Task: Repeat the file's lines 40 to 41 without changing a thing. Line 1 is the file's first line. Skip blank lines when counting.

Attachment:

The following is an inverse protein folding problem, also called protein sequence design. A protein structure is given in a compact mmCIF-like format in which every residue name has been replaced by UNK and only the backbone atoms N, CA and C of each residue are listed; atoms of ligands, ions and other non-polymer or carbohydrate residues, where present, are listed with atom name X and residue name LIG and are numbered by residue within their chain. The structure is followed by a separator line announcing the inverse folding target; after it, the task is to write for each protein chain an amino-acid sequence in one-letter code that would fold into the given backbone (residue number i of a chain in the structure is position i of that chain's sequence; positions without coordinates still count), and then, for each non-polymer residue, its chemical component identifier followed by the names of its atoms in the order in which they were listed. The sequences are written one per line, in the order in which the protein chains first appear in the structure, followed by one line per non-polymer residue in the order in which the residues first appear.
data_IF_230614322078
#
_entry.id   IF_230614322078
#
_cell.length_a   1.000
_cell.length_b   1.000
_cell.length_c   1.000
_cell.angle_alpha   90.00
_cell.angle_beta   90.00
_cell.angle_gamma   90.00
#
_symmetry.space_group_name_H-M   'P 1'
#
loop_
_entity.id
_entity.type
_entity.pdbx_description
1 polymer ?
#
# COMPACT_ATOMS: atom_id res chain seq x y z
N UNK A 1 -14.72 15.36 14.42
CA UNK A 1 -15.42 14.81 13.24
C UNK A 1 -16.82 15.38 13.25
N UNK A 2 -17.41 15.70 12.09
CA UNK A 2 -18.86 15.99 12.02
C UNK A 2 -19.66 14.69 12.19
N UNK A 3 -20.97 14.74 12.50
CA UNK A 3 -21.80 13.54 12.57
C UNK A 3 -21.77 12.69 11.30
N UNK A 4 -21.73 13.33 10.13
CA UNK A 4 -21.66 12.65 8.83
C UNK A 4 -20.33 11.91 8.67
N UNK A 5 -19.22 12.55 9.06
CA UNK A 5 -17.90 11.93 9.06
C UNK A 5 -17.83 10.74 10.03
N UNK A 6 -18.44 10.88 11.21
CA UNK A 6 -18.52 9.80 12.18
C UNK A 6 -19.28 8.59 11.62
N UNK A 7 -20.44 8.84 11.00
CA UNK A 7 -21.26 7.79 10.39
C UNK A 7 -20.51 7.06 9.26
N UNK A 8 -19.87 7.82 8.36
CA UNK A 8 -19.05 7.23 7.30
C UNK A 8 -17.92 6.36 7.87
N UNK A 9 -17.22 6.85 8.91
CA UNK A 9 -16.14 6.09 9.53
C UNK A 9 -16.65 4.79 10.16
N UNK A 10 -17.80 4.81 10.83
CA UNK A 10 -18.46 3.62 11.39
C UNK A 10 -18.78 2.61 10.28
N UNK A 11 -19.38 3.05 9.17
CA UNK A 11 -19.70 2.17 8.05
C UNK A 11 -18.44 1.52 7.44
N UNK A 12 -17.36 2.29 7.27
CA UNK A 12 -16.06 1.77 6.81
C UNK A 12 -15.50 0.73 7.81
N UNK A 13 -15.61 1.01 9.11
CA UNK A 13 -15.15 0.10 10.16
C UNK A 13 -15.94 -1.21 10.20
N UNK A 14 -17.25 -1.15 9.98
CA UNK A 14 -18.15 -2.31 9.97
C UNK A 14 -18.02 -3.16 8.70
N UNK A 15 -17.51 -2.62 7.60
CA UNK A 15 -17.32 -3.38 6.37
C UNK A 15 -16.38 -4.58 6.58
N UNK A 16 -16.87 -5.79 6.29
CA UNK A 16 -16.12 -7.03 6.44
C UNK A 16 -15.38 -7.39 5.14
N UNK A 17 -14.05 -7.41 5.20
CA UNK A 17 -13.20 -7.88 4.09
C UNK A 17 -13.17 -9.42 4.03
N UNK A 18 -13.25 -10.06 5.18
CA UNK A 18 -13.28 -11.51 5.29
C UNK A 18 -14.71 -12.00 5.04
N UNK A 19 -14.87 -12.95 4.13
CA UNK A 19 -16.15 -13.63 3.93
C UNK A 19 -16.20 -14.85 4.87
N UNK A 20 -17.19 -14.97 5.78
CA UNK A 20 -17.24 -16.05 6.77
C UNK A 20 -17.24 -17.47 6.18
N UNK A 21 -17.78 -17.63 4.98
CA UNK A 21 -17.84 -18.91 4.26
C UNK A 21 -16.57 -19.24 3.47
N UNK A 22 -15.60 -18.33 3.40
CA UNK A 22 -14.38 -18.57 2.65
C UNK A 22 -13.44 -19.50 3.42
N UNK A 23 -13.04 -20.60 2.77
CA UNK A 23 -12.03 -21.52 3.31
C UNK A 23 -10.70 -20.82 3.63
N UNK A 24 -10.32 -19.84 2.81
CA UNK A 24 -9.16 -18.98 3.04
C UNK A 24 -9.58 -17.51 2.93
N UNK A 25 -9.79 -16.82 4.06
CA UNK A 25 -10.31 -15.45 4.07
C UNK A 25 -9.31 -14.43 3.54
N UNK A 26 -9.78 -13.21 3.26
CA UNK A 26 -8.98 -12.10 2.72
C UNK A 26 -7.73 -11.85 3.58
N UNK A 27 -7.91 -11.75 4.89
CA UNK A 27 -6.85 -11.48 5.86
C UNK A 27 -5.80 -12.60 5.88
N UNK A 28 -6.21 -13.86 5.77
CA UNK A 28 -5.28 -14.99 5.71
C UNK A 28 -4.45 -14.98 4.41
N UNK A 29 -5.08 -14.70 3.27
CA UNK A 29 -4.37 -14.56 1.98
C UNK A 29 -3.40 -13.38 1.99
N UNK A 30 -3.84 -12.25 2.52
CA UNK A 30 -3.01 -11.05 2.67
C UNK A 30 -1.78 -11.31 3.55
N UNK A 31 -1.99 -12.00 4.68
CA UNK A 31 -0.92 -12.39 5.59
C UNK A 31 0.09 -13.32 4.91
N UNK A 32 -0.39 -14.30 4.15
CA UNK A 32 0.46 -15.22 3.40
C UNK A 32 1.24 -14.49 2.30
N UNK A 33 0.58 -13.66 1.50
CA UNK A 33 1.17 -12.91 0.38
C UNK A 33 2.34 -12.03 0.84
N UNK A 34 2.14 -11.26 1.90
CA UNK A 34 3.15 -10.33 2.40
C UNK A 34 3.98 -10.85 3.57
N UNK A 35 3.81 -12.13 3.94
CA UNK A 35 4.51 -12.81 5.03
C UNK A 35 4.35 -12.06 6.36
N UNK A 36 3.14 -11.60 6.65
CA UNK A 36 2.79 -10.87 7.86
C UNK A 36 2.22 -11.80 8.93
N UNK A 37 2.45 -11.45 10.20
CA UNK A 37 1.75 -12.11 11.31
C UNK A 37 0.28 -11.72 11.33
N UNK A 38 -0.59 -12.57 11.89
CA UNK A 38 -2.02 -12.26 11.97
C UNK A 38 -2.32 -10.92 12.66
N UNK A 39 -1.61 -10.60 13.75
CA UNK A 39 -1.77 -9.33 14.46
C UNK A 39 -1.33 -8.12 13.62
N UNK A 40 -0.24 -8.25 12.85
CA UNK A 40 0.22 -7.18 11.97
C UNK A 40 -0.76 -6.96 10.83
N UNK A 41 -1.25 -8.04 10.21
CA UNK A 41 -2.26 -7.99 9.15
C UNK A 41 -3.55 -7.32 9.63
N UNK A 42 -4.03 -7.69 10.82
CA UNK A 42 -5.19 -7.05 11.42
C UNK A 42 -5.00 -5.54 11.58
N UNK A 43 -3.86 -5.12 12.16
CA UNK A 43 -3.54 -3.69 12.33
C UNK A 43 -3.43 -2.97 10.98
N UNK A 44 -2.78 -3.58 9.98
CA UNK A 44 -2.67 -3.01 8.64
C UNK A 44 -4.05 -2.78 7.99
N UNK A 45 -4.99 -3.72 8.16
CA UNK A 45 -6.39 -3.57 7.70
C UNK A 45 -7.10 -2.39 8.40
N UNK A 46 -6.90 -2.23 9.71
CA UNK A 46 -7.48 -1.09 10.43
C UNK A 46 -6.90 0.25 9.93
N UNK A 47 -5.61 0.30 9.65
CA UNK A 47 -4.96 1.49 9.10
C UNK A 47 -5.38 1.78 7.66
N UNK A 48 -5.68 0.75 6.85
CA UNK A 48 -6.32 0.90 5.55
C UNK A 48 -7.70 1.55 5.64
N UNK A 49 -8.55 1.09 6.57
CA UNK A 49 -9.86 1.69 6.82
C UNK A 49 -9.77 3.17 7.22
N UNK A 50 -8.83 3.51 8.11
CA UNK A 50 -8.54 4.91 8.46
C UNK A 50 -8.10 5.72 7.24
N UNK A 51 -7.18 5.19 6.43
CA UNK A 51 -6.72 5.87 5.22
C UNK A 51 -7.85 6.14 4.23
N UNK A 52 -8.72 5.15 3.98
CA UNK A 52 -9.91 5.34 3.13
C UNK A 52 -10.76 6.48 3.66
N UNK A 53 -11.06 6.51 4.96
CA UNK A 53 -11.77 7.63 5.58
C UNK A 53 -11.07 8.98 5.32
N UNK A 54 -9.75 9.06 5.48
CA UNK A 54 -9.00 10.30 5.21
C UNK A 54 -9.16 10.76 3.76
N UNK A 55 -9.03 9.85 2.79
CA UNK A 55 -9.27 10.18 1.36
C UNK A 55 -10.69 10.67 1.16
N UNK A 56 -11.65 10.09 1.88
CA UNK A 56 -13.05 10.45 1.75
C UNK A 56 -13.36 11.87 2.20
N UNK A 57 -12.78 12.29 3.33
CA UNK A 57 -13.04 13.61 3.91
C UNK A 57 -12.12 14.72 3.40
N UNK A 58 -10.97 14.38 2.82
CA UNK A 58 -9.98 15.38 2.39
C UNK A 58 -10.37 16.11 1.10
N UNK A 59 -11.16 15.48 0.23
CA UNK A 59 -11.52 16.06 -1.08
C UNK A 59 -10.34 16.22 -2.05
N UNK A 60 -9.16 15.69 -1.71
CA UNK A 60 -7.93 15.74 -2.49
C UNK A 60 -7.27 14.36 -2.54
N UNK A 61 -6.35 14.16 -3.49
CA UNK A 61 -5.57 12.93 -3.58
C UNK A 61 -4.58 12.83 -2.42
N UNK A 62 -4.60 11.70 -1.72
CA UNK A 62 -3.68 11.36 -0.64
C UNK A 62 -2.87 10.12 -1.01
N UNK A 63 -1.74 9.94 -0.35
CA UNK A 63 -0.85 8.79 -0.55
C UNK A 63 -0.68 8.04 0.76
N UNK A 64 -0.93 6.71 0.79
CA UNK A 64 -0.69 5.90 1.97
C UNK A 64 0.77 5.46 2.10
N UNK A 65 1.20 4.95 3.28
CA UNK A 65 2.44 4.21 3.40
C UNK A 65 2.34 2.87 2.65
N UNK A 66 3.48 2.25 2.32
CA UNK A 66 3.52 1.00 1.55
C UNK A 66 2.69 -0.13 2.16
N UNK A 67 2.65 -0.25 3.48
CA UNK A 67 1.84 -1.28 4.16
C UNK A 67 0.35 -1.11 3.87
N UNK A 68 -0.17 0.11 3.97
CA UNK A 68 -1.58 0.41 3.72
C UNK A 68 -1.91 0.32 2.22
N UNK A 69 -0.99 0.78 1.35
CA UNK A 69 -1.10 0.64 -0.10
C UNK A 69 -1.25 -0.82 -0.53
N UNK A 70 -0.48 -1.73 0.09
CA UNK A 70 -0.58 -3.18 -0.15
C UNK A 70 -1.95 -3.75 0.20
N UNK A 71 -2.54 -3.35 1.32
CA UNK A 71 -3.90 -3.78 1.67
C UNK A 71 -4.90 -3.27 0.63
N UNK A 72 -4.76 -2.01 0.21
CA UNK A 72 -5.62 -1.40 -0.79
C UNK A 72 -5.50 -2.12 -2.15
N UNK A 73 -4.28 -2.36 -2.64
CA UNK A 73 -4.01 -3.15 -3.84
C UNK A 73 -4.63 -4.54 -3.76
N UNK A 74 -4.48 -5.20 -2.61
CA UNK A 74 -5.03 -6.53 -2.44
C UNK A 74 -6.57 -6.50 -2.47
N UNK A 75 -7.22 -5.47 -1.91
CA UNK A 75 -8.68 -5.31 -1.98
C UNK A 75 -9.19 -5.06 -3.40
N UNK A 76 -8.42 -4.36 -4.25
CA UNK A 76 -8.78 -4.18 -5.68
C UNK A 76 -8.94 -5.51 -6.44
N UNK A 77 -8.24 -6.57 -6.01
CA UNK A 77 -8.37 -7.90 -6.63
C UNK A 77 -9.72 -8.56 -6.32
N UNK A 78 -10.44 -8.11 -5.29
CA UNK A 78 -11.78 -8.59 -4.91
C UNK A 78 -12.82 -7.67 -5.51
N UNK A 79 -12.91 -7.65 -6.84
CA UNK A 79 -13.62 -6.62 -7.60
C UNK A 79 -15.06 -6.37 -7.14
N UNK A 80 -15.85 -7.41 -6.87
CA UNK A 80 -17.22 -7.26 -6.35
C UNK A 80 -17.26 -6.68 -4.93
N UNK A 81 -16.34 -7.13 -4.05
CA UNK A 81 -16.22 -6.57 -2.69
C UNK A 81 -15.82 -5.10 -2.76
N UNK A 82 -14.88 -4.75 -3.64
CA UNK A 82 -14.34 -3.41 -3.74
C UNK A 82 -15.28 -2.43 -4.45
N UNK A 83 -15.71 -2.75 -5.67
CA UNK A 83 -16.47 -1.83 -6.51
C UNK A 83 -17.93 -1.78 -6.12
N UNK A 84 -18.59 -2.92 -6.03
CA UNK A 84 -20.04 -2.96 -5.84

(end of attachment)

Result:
N UNK A 7 -20.44 8.84 11.00
CA UNK A 7 -21.26 7.79 10.39